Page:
On that wonderful note, Dr. Chikwe, I cannot thank you enough for your ongoing support of heartvalvesurgery.com, and more importantly your pursuit of wonderfully functioning hearts and heart valves. You’ve been an incredible resource over the years. On behalf of all of our community, I just want to say thank you and your team at Cedars.

Dr. Joanna Chikwe: Thank you so much, Adam. I really appreciate that. It’s a genuine pleasure to join you today. Thank you very much.

Written by Adam Pick
- Patient & Website Founder

Adam Pick, Heart Valve Patient Advocate

Adam Pick is a heart valve patient and author of The Patient's Guide To Heart Valve Surgery. In 2006, Adam founded HeartValveSurgery.com to educate and empower patients. This award-winning website has helped over 10 million people fight heart valve disease. Adam has been featured by the American Heart Association and Medical News Today.

Adam Pick is a heart valve patient and author of The Patient's Guide To Heart Valve Surgery. In 2006, Adam founded HeartValveSurgery.com to educate and empower patients. This award-winning website has helped over 10 million people fight heart valve disease. Adam has been featured by the American Heart Association and Medical News Today.

Video Transcript

Adam Pick: Hi, everybody, it’s Adam with heartvalvesurgery.com. This is a special surgeon question and answer session all about traditional, robotic, and transcatheter mitral valve repair surgery. I am thrilled to be joined by Dr. Joanna Chikwe, who is not just the Chair, she’s the Founding Chair of Cardiac Surgery at the Smidt Heart Institute at Cedars-Sinai in Los Angeles, California. Dr. Chikwe, are you there?

Dr. Joanna Chikwe: Yes, I am, Adam. Great to see you.

Adam Pick: Great to see you, Dr. Chikwe. For the folks out there who may not know you, you are a long-time supporter of heartvalvesurgery.com, and you’ve performed a lot of successful mitral valve surgery on folks like Joey Nakazawa, or Arthur Hill, or Patricia Reuter. On behalf of all of us here, thanks for your support over the years.

Dr. Joanna Chikwe: It’s an absolute pleasure. I think heartvalvesurgery.com is a really phenomenal website, an amazing resource. It’s full of really helpful patient-centered information and feedback, so genuine privilege and a pleasure to be here.

Adam Pick: Wow, thanks so much for the kind words. It means a lot. Let’s get to the topic at hand. Just before we get there, I want to ask you a question all about you, Dr. Chikwe. There’s a lot of things available to cardiac surgeons out there to focus on, but valve therapy – and we’ve known each other for a long time, maybe ten years or so – has always been a big part of your practice. Can you talk about why repairs and replacements are so important to you in your practice there at Cedars?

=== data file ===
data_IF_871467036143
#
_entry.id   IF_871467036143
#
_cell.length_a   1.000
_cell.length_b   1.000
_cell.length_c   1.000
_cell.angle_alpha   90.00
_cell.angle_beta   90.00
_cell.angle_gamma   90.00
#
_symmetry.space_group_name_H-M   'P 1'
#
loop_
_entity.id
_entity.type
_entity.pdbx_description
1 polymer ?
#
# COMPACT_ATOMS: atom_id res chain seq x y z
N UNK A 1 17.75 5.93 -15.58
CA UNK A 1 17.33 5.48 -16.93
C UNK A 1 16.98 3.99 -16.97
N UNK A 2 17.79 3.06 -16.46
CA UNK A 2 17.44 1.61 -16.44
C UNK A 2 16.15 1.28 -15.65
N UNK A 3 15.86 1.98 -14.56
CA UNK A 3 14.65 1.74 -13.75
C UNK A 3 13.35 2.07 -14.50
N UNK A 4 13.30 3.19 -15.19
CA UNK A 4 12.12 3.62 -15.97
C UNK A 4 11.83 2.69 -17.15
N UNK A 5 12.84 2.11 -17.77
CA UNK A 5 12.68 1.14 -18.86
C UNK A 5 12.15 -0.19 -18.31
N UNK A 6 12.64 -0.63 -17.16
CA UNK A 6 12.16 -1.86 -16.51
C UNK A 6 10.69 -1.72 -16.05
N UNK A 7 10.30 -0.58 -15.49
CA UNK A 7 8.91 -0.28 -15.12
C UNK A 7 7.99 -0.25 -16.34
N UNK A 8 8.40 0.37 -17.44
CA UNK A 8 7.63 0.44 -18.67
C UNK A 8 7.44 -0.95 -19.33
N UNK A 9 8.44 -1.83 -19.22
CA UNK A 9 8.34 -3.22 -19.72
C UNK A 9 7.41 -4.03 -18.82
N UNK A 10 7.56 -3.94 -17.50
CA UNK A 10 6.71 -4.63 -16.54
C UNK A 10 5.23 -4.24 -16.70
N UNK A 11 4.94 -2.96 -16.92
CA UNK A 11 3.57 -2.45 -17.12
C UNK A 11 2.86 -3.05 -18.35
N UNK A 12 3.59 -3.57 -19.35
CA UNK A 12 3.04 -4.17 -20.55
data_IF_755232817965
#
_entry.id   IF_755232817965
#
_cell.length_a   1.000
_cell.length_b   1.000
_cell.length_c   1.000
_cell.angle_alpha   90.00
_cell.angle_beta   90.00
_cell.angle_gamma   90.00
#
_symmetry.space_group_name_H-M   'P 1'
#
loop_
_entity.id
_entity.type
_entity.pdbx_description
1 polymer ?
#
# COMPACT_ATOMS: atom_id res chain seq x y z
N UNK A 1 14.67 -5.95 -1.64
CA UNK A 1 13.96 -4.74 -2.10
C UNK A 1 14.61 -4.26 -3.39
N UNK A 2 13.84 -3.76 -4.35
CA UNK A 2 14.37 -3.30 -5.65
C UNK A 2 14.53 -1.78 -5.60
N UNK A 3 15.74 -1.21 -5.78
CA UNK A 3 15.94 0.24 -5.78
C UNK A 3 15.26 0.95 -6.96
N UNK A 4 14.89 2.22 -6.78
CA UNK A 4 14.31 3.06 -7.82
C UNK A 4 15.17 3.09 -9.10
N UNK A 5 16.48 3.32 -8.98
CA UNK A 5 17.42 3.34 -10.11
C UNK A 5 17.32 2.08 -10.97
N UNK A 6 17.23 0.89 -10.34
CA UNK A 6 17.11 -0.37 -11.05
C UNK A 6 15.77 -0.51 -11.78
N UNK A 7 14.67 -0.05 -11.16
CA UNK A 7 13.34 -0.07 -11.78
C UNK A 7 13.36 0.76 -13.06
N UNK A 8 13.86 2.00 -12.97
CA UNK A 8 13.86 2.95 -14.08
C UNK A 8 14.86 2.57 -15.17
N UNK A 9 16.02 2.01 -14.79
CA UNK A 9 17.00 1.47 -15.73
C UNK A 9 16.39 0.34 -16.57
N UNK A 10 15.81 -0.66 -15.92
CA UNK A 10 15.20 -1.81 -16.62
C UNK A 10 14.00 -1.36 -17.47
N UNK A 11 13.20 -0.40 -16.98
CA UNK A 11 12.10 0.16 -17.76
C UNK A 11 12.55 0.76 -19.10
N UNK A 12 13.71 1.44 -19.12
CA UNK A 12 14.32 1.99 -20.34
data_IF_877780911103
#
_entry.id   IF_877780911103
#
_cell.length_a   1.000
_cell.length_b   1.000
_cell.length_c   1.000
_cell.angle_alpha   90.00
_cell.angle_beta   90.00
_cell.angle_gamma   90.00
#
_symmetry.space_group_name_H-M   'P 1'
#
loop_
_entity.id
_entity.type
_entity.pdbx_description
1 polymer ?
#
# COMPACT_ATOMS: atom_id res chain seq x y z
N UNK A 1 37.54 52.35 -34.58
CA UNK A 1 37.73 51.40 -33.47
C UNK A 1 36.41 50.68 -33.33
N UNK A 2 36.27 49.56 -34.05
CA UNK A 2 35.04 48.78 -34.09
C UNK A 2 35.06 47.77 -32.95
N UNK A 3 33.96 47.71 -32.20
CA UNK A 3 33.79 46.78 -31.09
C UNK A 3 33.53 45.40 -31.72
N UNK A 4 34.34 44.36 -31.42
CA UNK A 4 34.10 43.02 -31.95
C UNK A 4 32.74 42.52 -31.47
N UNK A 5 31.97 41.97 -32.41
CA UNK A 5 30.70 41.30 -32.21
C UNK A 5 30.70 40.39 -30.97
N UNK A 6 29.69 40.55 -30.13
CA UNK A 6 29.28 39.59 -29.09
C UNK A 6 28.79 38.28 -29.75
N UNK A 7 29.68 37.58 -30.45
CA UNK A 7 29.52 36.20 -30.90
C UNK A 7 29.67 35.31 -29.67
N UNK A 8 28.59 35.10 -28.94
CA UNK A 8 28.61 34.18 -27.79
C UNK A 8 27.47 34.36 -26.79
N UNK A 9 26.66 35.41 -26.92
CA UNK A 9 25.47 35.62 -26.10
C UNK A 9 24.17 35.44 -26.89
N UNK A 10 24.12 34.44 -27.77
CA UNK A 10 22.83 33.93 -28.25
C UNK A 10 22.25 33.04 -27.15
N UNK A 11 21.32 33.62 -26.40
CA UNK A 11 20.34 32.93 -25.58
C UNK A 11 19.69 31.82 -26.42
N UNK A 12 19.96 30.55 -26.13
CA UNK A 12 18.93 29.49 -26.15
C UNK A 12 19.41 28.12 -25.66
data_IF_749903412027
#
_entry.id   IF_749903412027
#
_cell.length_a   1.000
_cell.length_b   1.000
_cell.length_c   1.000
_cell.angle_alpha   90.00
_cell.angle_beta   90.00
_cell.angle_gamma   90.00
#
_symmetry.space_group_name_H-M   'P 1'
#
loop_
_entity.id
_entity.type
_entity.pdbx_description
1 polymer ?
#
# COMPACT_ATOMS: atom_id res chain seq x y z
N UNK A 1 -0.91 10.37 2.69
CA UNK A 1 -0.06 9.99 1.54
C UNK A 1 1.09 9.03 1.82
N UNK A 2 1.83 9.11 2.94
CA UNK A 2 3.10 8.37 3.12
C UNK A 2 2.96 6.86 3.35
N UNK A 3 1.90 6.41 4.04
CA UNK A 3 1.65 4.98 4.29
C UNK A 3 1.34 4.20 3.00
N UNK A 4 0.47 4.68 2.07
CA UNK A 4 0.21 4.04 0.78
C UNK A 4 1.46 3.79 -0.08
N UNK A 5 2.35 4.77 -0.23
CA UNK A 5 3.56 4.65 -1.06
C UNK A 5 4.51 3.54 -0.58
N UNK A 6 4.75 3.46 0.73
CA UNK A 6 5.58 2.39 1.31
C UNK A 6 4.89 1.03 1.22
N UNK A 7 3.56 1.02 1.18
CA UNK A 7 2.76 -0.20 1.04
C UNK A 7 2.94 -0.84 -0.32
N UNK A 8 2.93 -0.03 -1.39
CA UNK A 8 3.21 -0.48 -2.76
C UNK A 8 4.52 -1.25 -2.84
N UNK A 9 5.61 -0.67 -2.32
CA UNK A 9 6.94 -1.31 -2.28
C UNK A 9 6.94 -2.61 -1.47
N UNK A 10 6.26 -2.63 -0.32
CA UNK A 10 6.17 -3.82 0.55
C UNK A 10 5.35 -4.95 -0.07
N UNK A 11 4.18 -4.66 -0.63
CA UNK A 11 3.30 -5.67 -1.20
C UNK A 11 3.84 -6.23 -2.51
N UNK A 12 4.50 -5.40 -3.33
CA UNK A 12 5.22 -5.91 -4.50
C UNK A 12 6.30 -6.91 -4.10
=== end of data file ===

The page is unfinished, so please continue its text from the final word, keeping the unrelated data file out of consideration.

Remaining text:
Dr. Joanna Chikwe: We do what we love doing. There’s something very special about repairing a mitral valve, repairing an aortic valve, or tricuspid valve. Every single valve is different. It’s incredibly great. It’s very demanding. Most importantly, it makes such a profound difference to patients if you can repair it and repair it well rather than replacing it.

Adam Pick: You have repaired, and you have replaced lots of valves over your lifetime. Today, we’re talking about repairs. Maybe we can start though, and just help the patients understand repairs are typically done for mitral regurgitation. Correct?

Dr. Joanna Chikwe: That’s absolutely correct. The commonest causes of mitral valve regurgitation, so that’s a leaking mitral valve, the heart pump may have stretched. It just pulls the mitral valve leaflets apart, so they don’t come together so well, so the valve leaks. That’s called functional mitral valve regurgitation. Then the mitral valve regurgitation that is really rewarding to repair because it’s one of the things that helps that patient have a normal life expectancy is mitral valve rotation due to a floppy valve. That’s really common. Maybe 7 million Americans walking around with a floppy mitral valve.

Adam Pick: Dr. Chikwe, we’ve heard that this disease can often be under-diagnosed and under treated. If people are just hearing about the buzz term, mitral regurgitation, what symptoms might they be experiencing if anything?